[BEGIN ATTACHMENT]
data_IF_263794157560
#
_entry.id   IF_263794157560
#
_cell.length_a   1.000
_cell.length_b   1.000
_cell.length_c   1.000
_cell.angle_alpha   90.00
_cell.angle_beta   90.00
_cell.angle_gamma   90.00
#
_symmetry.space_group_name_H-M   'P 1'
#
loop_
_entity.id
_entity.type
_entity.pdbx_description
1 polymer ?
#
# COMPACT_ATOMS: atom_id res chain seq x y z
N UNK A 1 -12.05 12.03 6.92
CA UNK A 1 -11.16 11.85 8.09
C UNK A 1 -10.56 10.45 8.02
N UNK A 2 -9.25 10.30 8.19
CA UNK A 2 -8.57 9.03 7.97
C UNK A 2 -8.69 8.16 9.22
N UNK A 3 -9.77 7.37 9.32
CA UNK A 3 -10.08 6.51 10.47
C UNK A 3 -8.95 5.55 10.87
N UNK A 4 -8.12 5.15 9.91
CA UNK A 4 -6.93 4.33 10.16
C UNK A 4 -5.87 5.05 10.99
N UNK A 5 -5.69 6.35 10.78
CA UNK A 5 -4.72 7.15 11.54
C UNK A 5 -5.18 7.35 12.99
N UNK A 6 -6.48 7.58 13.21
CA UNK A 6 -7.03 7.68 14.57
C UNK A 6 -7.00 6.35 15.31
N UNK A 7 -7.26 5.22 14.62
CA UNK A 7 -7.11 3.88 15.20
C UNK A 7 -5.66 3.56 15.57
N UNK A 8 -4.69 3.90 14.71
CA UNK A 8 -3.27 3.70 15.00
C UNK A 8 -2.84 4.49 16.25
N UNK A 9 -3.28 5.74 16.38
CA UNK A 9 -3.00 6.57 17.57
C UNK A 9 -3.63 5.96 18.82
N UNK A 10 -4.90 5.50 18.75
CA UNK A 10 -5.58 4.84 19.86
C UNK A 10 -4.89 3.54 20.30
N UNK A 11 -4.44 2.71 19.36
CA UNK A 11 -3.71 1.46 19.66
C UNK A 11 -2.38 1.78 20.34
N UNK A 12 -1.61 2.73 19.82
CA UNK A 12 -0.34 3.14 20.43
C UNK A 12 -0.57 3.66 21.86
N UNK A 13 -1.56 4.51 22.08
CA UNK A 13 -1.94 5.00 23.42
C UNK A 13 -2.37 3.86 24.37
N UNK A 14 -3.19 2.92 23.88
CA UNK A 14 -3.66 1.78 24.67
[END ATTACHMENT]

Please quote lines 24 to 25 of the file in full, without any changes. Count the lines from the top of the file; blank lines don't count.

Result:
N UNK A 2 -9.25 10.30 8.19
CA UNK A 2 -8.57 9.03 7.97